A study in unforeseeable outcomes, with an unlikely man finding an unlikely end to his days on the opposite edge of the world. Names are dropped in br...moreA study in unforeseeable outcomes, with an unlikely man finding an unlikely end to his days on the opposite edge of the world. Names are dropped in breathtaking number, and world-famous persona show up late to borrow the couch for the night. Remarkable to read this final chapter in the great writer's life, wherein all the civilized world ends up shipwrecked on this distant shore, having tea with Garbo.(less)
Disappointingly generic macro analysis of- well, how marketing ate our culture. Unless you're somehow innocently unaware of the calculation and precis...moreDisappointingly generic macro analysis of- well, how marketing ate our culture. Unless you're somehow innocently unaware of the calculation and precision that goes into modern advertising, there's nothing new here. Reminiscent of the blandly wide-angle material you find in the pocket of the airline seat in front of you... (less)
Charmingly period-perfect view of Advertising from the poised & tasteful Mr. Ogilvy. Covering the fundamentals from the origins forward, even a re...moreCharmingly period-perfect view of Advertising from the poised & tasteful Mr. Ogilvy. Covering the fundamentals from the origins forward, even a really broad overview like this one is capable of conveying the glee of discovery, the dizzying successes & wretched failures -- of a distinctly modern discipline.
Most appropriate anecdote : When Fortune Magazine featured him with the blurb "Is Ogilvy A Genius?" --he is reported to have reflected, "you know, I almost sued them over that. The question mark, I mean." (less)
"Hollywood is a place where they'll pay you a thousand dollars for a kiss and fifty cents for your soul." Marilyn Monroe
If you are a film buff of any...more"Hollywood is a place where they'll pay you a thousand dollars for a kiss and fifty cents for your soul." Marilyn Monroe
If you are a film buff of any type and haven't read this, it is most highly recommended, an encyclopedic exposé of the tarnish on the tinsel.
Hard to think of a more High End Brand, with it's U.S. state-department-approved soft-culture trademark, gee-whiz practical sense and enchanting, casual glamour -- that had a more unsavory backstory, a seamier underbelly, than what's included here.
Lots of Weegee-style flash photos of those brittle, hangovery moments when the limosine went off the cliff with the superstar in it ... or what the superstar looked like, momentarily, without quite enough pills in her, or the makeup-disguise on ... and lots of the facts that went into the Hush Machine, just before that cold morning light.
The photo of Jayne Mansfield's little lapdog, deceased & bloody beside the smashed bottles in the flashbulb's glare ... finishes a sordid little epic. It's Not Really A Wonderful Life.
Nothing to dwell on here but should be seen once. Makes you wonder what after-midnite mysteries were covered up successfully .... (less)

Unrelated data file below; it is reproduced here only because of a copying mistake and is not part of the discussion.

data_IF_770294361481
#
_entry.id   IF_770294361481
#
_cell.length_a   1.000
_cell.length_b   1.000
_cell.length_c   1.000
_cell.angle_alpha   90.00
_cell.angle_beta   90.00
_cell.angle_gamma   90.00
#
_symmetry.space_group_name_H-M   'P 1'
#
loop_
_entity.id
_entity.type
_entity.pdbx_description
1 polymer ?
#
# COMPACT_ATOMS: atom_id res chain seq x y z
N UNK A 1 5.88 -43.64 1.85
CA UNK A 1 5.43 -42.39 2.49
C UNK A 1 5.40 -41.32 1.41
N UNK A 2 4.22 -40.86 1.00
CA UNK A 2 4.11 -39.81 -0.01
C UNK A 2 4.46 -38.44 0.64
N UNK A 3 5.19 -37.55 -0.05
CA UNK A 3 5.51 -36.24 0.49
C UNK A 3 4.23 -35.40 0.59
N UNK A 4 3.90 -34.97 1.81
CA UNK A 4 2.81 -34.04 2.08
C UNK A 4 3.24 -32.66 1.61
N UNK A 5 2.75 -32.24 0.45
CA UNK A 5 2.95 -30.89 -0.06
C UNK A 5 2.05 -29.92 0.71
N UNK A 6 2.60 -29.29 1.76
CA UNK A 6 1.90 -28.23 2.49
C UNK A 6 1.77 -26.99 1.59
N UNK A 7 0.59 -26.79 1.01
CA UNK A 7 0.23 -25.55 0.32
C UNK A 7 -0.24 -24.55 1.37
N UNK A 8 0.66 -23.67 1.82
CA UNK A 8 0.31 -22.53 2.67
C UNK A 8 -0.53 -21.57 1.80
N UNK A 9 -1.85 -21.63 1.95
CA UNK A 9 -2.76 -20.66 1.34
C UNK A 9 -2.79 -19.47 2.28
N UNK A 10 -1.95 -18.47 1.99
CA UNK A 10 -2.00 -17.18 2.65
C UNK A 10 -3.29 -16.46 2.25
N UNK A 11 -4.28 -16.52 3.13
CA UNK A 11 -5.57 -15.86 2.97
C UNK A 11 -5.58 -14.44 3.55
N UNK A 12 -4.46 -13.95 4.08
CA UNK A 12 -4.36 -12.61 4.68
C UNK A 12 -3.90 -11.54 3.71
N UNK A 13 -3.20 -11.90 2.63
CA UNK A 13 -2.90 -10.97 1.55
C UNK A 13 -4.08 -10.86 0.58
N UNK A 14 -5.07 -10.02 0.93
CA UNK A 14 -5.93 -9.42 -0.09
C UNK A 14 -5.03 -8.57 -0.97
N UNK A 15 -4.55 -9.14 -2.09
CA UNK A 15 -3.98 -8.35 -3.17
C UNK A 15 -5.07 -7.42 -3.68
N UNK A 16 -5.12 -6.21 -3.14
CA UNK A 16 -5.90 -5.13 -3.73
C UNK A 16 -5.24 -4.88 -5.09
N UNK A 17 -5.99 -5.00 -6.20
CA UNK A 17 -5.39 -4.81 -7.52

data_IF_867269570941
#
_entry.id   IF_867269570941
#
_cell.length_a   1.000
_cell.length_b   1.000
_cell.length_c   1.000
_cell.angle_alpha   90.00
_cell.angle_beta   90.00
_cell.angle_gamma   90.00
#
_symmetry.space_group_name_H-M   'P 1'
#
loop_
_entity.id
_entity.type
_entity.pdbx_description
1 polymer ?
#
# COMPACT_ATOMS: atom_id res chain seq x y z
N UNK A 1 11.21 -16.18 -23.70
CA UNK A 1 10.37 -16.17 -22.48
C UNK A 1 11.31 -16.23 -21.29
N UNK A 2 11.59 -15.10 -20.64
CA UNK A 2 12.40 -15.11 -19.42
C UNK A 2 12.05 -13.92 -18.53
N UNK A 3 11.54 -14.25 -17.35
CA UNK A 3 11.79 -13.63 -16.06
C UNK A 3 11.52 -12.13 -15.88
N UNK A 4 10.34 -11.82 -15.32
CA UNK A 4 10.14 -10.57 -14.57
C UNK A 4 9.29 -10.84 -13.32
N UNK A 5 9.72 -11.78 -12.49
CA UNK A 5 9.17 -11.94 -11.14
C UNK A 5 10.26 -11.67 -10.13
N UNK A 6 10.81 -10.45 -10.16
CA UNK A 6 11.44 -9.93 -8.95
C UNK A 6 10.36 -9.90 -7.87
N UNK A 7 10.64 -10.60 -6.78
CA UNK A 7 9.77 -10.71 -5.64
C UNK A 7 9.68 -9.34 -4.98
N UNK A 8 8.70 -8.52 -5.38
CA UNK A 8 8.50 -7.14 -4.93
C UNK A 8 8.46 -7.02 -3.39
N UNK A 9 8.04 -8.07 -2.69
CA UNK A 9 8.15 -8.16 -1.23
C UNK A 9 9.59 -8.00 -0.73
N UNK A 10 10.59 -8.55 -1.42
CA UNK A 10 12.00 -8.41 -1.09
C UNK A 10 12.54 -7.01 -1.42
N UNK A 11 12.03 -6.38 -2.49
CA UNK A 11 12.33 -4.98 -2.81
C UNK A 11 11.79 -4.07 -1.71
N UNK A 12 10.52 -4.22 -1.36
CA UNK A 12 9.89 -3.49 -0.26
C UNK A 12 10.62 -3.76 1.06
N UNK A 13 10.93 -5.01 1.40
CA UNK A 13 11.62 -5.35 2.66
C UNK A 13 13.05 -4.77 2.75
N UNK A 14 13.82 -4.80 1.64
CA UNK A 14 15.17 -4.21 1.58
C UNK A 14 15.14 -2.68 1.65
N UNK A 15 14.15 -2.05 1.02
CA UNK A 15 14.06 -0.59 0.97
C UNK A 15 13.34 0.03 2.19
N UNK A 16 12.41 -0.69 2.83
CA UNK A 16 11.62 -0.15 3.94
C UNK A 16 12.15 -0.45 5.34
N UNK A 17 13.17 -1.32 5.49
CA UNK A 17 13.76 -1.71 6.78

The initial appeal here is the logical continuation of the title, What Cops Know--- specifically, And You Don't. When you consider all the hidden aspe...moreThe initial appeal here is the logical continuation of the title, What Cops Know--- specifically, And You Don't. When you consider all the hidden aspects of the human psyche that are cloaked, concealed or disguised, you begin to get the idea -- cops know about it, cops have been there, cops are always there.
As recording cameras for the creaky contraption of justice, as unblinking eyes in the long watches of the night -- cops are the ones whose observations and powers of recognition must stand between functional civilization and its opposite. Not what they see, but how they've learned to see it. Quiet, thoughtful --sometimes life or death-- scrutiny.
Well. If only this were the narrow agenda for Ms Fletcher's book. As it is, there is a goldmine of relatively disconnected factoid here, and many intriguing aspects unearthed. For example, the majority of burglaries are committed during daytime hours, before it is dark. Score one for the sherlockian "hide in plain sight" dictum.
But rather than just letting the unrestricted cop-blogging comprise the whole book, she might have done better putting it into a framework that would impose some kind of order on the lists & anecdotes. I can understand the idea of letting the cops speak without modification or spin by the author, and that helps this to be a good read.
But you do get a whole lot of very embellished sounding tales, (ie we've been telling this one so long it's become an arabian nights tale), and you do get a lot of stories in which the teller just happens to be, albeit always self-deprecatingly, the coincidental hero. Lots of "well we caught the perp from the most-wanted sheet, but his chimpanzee escaped with the swag ... go figure," ... kinds of stories. Lots of real precinct-house perennials, ending with stuff like "so I'm up there storming the attic while the perp's sliding down the front bannister" classics.